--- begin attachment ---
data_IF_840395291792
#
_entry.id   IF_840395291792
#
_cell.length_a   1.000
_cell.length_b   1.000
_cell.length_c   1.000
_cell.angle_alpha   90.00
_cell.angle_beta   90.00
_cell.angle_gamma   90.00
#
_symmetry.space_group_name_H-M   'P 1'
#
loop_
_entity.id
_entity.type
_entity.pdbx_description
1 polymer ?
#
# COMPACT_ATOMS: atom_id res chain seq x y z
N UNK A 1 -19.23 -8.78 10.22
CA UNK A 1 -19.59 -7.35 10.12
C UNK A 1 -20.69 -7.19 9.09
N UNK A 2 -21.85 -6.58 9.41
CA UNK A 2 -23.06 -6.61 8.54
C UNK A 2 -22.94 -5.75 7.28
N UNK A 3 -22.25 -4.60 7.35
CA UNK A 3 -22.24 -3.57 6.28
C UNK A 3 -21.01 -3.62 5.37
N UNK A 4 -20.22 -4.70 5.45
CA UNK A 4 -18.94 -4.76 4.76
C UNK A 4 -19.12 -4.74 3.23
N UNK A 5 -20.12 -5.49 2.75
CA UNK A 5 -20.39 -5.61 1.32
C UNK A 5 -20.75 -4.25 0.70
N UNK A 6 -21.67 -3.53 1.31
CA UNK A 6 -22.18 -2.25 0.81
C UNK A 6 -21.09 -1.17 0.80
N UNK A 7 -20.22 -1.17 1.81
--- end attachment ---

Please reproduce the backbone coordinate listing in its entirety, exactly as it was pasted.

data_IF_840395291792
#
_entry.id   IF_840395291792
#
_cell.length_a   1.000
_cell.length_b   1.000
_cell.length_c   1.000
_cell.angle_alpha   90.00
_cell.angle_beta   90.00
_cell.angle_gamma   90.00
#
_symmetry.space_group_name_H-M   'P 1'
#
loop_
_entity.id
_entity.type
_entity.pdbx_description
1 polymer ?
#
# COMPACT_ATOMS: atom_id res chain seq x y z
N UNK A 1 -19.23 -8.78 10.22
CA UNK A 1 -19.59 -7.35 10.12
C UNK A 1 -20.69 -7.19 9.09
N UNK A 2 -21.85 -6.58 9.41
CA UNK A 2 -23.06 -6.61 8.54
C UNK A 2 -22.94 -5.75 7.28
N UNK A 3 -22.25 -4.60 7.35
CA UNK A 3 -22.24 -3.57 6.28
C UNK A 3 -21.01 -3.62 5.37
N UNK A 4 -20.22 -4.70 5.45
CA UNK A 4 -18.94 -4.76 4.76
C UNK A 4 -19.12 -4.74 3.23
N UNK A 5 -20.12 -5.49 2.75
CA UNK A 5 -20.39 -5.61 1.32
C UNK A 5 -20.75 -4.25 0.70
N UNK A 6 -21.67 -3.53 1.31
CA UNK A 6 -22.18 -2.25 0.81
C UNK A 6 -21.09 -1.17 0.80
N UNK A 7 -20.22 -1.17 1.81